I know I’m not covering new territory here, but January is a little depressing – right? I mean, it’s cold, the holidays are over, your football team has probably already been eliminated from Super Bowl contention (ok – not you, Patriots fans), and did I mention that it’s cold?
It’s also the time those credit card bills start to show up from all that December spending. Maybe it’s time to redeem those credit card points or miles you’ve been saving up and jump on a plane headed someplace warm. How about Miami, or maybe Maui? Sounds exciting, right?!
Well, before you start clearing your calendar, think about this – redeeming those points or claiming your rewards may be a taxable event. Yes, I know it’s surprising, but the IRS looks everywhere when it comes to finding opportunities to collect revenue.
Ok, now that I’ve interrupted your daydreams of sipping a tropical drink on a beach somewhere, let’s consider several issues and strategies that can save you big time:
Some common examples of credit card rewards that do not need to be reported as income are cash-back programs, travel miles bonuses, accumulated points towards future purchases, and credit card sign-up bonuses that require a financial transaction, such as making a purchase, to be realized.
Anything you receive that isn’t tied to actual use of the card, whether it’s cash, airline miles, tangible goods, Super Bowl tickets, or anything else, is going to be considered taxable income. And because banks and credit card companies don’t like running afoul of the IRS, you can count on receiving a 1099-MISC tax form in the mail for the value of bonus. If you don’t like running afoul of the IRS, you will in turn report that income when you file your personal tax return.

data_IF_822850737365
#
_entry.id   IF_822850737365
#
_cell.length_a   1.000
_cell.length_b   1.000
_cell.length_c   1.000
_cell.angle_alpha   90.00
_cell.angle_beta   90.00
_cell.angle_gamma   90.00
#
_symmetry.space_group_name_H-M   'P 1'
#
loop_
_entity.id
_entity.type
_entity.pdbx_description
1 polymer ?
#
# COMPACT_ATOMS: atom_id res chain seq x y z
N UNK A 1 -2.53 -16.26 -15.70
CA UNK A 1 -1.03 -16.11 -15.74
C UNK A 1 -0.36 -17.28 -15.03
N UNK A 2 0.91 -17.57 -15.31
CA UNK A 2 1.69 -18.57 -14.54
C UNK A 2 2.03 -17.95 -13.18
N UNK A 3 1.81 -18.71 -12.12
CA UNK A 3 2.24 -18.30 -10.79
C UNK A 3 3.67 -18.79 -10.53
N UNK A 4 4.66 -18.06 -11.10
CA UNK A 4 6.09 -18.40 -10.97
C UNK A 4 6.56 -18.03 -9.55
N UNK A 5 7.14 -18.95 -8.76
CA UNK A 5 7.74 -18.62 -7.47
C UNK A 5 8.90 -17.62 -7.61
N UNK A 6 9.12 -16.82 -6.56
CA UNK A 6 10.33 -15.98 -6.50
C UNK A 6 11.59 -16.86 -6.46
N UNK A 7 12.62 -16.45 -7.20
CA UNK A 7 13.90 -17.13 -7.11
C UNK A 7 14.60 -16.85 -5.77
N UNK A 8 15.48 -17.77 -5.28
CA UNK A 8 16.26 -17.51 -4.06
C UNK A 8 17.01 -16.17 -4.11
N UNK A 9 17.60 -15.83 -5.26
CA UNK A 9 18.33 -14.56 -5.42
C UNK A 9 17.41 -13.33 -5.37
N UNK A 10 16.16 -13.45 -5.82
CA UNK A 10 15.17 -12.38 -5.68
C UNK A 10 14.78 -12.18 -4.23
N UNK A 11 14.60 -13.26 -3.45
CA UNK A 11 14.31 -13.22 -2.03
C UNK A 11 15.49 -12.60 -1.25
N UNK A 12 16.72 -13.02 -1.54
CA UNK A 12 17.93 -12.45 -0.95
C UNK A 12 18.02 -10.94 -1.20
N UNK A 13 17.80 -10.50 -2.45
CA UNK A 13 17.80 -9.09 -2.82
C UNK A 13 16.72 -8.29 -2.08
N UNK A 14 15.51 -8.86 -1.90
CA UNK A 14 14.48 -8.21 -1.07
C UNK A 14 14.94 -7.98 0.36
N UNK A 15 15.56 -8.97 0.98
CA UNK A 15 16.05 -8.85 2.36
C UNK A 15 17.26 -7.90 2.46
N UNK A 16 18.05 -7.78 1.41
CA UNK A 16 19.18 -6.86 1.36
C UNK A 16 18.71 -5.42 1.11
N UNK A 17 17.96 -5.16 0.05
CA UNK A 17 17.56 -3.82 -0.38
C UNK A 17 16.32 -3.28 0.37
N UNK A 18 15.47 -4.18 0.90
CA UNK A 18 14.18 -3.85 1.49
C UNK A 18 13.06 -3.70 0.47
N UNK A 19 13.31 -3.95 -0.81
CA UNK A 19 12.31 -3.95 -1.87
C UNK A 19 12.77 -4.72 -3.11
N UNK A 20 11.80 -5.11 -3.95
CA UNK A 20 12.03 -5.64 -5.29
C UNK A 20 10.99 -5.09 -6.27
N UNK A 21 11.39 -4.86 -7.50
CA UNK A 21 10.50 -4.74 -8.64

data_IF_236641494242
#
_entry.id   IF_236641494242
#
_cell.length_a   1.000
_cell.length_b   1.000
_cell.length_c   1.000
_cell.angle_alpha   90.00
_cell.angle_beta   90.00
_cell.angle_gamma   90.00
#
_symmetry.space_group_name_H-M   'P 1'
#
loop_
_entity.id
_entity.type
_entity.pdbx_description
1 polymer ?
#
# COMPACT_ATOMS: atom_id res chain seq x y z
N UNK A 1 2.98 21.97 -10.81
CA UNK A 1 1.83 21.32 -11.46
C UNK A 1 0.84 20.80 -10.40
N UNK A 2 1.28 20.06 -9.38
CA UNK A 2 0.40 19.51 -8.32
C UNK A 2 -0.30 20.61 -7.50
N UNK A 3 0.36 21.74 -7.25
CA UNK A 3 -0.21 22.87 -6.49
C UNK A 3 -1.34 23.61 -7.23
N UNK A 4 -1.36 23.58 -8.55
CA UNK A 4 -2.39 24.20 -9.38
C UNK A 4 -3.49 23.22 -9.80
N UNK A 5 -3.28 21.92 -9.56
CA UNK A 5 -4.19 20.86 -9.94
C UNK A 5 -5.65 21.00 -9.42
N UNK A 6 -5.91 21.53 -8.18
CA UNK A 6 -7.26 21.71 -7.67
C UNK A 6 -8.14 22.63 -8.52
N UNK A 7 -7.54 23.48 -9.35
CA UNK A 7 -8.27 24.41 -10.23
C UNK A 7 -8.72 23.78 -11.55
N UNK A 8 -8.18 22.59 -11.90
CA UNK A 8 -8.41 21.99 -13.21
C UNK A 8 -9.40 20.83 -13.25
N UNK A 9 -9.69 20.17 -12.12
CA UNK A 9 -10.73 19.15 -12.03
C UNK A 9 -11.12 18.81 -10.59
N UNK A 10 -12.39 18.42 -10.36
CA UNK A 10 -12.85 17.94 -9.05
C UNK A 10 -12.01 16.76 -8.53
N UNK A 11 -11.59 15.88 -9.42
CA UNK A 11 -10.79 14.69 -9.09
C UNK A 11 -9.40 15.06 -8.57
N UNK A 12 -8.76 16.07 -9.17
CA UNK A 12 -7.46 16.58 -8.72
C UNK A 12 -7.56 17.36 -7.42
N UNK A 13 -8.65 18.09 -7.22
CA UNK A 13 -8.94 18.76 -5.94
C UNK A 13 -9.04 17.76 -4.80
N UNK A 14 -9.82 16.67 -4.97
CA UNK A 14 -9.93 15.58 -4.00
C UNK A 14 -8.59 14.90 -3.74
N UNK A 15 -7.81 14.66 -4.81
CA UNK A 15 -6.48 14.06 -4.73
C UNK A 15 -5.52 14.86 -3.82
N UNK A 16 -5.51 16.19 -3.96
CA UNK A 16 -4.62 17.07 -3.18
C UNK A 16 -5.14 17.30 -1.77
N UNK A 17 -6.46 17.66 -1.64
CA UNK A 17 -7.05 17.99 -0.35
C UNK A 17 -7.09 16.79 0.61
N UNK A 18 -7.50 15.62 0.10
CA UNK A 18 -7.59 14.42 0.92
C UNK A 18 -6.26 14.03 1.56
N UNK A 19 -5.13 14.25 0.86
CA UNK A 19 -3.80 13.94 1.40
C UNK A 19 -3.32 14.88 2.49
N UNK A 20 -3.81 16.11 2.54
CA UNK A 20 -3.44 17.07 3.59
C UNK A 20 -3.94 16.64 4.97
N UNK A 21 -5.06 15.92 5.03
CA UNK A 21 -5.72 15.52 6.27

Bottom line, if you are simply redeeming miles or points, you aren’t going to be taxed on the value and should be skipping to the ticket counter. However, with that being said, don’t ignore a 1099-MISC, if your credit card company or bank sends you one in the mail.
If you don’t understand why you received the 1099, call your credit card company. If it turns out to be legit, then report the income and pay the taxes. Following this procedure will help you prevent a small annoyance (potentially paying taxes on a few hundred extra dollars in income) into a much bigger problem (an omission that you have to explain later to the IRS during audit).
The NEBDG Blog, by our Tax & Legal instructor Mark J. Kohler, is "The Real Estate Investment Conversation You Can Rely On." Mark J. Kohler is a CPA, Attorney, Radio Show host and author of the books “The Tax and Legal Playbook- Game Changing Solutions For Your Small Business Questions” and “What Your CPA Isn’t Telling You- Life Changing Tax Strategies”. He is also a partner at the law firm Kyler Kohler Ostermiller & Sorensen, LLP and the accounting firm K&E CPAs, LLP. For more information visit him at www.markjkohler.com. Let us know if there is a topic you would like to discuss!